The turning operation is performed on a COLCHESTER VS MASTER3250, 165 mm × 1270 mm Gap bed Center Lathe. The work-piece is a round bar (92 mm diameter and 760 mm long) of ASSAB-705, medium carbon steel (hardness HB270-310). The TiN coated carbide, type: TNMG160408N-GU tool insert and PTGNR 2020K-16 tool holder assembly are used as cutting tool arrangement. The experiment has been conducted in dry cutting mode for this investigation. The AE and vibration signals have been recorded at various stages of cutting until failure of the tool. The procedure of AE and vibration signal acquisition from the tool holder during metal cutting follows the pattern schematically illustrated in Fig 1.

A KISTLER 8152B AE-piezoelectric sensor and a KISTLER 8762A50 tri-axial accelerometer have been mounted on top and bottom of the tool holder shank, and are placed as close as possible to the tool-insert. The AE sensor has a frequency range from 50 kHz to 1 MHz whereas the frequency range of accelerometer is 1 Hz to 50 kHz. A KISTLER-5125B type coupler and a DEWE-43 module are used to pass the signal through. The coupler and DEWE-43 module jointly acted as a band-pass filter which has a low cutoff frequency of 50 kHz and a high cutoff frequency of

1000 kHz. The AE signals pass through both the modules: the Coupler and DEWE-43 in series whereas, the vibration signals pass only into the DEWE-43 module before storage. The necessary modification of the raw signal is undertaken inside these modules. The filtered AE and vibration signals are then amplified and digitized before storing for further processing.

III. RESULT AND DISCUSSION

The AE and RMS vibration signals of Fig 2 have been captured at cutting speed of 215 m/min, feed rate of 0.20 mm/rev and depth of cut of 0.5 mm. From Fig 2a, two types of signal patterns are obvious: the continuous type low amplitude pattern and discrete type burst pattern. The continuous type low amplitude patterns are from the plastic deformation of workmaterial and tool wear whereas the burst patters represent the chip formation, chip breakage, tool fracture and so on. From Fig 2b, the vibration components, Vx represents the vibration along the feed; Vy shows the radial vibration, and Vz represents the tangential (along main cutting force) vibration of cutting tool in turning. The low amplitude signals of Fig 2b are most possibly generated from components of machine tool and the vibration of machine itself; whereas, the different occurrences in turning are the sources of high-amplitude signals. The change in surface roughness, the variation in cutting conditions, change in the level of tool wear, types of chip formation, tool-chip collision during removal and the disturbance in smooth progression of the process, etc. are the major causes of high-amplitude frequencies of AE signal produced in turning.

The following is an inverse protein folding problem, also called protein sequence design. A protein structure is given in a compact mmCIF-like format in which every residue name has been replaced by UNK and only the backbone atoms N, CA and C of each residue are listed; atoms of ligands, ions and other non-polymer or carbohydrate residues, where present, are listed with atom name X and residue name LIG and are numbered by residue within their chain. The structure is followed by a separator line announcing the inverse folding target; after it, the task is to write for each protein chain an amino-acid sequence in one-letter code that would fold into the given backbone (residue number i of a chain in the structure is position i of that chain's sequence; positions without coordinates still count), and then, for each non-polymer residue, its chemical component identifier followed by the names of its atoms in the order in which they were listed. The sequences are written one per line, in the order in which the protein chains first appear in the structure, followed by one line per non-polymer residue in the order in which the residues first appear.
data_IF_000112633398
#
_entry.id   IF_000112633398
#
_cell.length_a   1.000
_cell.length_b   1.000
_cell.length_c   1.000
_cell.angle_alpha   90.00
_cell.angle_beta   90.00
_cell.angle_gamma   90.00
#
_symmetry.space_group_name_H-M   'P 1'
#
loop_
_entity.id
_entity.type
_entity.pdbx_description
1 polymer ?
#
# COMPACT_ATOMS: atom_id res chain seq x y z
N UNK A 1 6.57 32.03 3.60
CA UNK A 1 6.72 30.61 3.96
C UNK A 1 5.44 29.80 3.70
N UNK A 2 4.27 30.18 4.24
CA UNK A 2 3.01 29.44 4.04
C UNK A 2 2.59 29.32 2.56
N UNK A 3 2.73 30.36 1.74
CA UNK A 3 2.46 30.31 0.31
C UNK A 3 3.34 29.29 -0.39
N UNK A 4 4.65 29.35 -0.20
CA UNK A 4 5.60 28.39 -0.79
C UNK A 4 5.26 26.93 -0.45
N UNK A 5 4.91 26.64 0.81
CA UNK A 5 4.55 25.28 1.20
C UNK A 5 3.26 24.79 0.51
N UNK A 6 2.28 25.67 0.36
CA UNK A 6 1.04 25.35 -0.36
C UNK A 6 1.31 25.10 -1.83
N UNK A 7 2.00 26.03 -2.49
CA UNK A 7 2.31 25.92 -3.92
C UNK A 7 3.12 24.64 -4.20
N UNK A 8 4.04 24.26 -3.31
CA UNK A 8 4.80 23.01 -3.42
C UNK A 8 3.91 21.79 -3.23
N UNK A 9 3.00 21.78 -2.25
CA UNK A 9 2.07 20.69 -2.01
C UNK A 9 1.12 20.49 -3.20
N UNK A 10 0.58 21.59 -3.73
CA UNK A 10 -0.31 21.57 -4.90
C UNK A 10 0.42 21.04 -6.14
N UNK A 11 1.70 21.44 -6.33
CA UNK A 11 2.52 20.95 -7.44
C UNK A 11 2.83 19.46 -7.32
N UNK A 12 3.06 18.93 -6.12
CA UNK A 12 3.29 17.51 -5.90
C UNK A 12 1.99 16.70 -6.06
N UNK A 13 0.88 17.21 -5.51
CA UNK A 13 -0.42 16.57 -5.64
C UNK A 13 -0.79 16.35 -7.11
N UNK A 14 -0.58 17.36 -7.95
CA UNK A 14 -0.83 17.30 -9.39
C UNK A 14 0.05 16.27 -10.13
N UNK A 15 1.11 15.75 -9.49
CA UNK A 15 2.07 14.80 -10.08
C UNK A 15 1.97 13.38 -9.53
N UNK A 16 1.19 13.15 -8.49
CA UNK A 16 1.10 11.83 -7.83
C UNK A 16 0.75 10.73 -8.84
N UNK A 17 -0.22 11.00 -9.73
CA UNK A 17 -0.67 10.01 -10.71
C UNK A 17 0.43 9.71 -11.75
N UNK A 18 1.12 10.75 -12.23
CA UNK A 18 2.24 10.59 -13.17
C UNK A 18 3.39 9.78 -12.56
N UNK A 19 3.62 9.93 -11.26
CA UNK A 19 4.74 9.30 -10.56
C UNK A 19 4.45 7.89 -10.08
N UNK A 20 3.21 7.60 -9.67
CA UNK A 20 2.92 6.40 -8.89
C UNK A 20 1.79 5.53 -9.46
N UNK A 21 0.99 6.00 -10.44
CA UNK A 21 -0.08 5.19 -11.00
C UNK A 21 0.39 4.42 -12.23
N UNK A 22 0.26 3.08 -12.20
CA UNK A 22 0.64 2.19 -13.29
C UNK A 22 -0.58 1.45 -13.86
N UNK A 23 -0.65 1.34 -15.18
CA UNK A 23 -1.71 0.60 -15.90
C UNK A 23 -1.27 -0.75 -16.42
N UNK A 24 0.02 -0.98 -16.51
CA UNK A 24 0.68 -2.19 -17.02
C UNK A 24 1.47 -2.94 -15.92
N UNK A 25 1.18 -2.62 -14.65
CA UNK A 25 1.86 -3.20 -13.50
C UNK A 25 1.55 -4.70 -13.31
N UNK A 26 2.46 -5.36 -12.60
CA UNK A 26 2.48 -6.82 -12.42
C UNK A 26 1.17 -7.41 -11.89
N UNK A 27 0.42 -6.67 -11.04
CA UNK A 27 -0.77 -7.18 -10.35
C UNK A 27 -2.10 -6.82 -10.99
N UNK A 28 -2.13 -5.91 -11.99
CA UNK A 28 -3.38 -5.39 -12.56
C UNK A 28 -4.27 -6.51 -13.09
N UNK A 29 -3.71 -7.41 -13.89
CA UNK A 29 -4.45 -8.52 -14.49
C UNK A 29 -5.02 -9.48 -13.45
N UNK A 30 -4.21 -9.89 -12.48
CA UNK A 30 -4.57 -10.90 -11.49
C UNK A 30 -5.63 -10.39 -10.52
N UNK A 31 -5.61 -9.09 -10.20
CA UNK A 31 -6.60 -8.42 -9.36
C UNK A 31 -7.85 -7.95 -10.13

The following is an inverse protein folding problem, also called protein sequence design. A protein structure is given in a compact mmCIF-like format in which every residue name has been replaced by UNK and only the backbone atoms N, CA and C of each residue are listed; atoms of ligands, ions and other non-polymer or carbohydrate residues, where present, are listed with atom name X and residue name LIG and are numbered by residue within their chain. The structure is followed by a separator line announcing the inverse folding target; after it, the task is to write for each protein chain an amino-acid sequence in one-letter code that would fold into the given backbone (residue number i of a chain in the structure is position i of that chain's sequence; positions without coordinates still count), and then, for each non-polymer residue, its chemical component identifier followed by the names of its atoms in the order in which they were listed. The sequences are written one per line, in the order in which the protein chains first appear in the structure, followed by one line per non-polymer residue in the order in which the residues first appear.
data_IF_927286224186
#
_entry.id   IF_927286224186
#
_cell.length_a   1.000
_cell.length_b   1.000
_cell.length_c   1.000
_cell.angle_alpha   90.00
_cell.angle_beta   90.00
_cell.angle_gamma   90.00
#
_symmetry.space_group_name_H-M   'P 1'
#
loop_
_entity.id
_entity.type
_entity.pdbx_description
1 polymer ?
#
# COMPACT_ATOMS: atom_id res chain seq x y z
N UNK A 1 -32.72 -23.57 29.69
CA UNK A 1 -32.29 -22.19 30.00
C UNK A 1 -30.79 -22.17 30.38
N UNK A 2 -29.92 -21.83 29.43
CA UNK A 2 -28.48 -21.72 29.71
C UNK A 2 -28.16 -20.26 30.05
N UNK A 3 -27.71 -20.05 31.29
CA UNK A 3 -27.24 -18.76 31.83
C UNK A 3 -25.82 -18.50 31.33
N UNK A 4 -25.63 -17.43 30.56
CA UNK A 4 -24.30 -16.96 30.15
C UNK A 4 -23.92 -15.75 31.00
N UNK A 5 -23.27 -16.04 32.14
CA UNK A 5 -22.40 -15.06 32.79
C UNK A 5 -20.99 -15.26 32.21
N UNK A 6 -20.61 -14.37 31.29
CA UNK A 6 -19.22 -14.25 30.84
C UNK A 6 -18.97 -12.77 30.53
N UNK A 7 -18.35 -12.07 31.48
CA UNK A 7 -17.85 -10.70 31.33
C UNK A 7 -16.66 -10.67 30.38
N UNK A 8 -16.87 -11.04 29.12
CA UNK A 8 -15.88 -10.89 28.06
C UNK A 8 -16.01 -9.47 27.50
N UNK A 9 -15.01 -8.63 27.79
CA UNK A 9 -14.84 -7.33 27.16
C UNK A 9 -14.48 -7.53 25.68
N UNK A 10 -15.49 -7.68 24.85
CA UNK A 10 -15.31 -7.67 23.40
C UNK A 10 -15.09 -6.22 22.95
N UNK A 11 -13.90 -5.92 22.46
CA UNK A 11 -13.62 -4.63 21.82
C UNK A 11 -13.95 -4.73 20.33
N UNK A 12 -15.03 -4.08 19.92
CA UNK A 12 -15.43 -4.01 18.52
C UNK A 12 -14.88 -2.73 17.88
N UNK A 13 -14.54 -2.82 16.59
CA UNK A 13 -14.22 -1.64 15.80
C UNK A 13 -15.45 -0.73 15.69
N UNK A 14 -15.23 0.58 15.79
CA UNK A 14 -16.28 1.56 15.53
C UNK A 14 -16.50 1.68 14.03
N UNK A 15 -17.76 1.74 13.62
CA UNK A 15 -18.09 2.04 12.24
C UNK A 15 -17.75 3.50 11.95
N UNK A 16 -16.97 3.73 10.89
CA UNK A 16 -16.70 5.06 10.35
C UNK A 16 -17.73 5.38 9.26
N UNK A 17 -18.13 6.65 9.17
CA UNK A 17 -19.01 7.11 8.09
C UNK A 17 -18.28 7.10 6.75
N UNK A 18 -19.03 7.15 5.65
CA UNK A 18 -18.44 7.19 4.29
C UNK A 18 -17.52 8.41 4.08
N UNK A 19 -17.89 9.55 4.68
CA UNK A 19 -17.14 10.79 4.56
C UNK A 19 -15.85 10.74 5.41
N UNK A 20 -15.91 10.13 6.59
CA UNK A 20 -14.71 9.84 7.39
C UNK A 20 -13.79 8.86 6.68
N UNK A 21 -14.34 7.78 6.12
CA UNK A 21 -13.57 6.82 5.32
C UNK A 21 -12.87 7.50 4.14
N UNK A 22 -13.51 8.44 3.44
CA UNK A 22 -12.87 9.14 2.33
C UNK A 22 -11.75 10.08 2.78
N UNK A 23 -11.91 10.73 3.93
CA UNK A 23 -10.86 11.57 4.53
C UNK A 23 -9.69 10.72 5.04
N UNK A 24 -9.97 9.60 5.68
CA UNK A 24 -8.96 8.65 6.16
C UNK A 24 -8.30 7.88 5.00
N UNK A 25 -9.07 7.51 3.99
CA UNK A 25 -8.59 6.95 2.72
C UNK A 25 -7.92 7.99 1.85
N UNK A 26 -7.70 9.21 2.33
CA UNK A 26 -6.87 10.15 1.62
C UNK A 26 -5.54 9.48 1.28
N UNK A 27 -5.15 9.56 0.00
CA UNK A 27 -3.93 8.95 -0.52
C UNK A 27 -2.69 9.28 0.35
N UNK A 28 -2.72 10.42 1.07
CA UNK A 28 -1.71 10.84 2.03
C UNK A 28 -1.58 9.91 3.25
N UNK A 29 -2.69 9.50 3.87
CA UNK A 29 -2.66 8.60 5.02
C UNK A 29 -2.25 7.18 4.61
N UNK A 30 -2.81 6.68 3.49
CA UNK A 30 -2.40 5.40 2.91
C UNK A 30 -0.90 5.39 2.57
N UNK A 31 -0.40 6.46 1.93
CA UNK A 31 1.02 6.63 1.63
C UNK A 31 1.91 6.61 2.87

Fig 2: a) RMS AE signal captured in turning and b) RMS Vibration signal (three-dimensional) signal at the same instance of time.

RMS of continuous pattern RMS of burst pattern

a)

b)

RMS of Low amplitude Signal Component

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a)

b)

c)

Fig 3: Variation of signal’s RMS values at different cutting speeds, feeds and depths of cut.

Fig. 3a.1) represents the nature of AE and vibration signal at constant feed rate of 0.32 mm/rev, depth of cut of 1 mm and with three different cutting speeds of 215 m/min, 250 m/min and 270 m/min. Fig. 3b.1) represents the behavior of AE and Vibration signal at cutting speed of 250 m/min, depth of cut of 1mm and with three different feed rates of 0.20 mm/rev, 0.28 mm/rev and 0.32 mm/rev. Fig. 3c.1) represents the nature of AE and Vibration signal at constant cutting speed of 250 m/min and feed rate of 0.32 mm/rev with three different depths of cut of 0.5 mm, 1 mm and 2 mm in turning. All the signals presented here have been captured at 2 minutes of cutting when flank wear measured was 0.129 mm. From the above figures, the AE signal decreases with the increase of cutting speed and increases with the increase of feed rate and depth of cut. The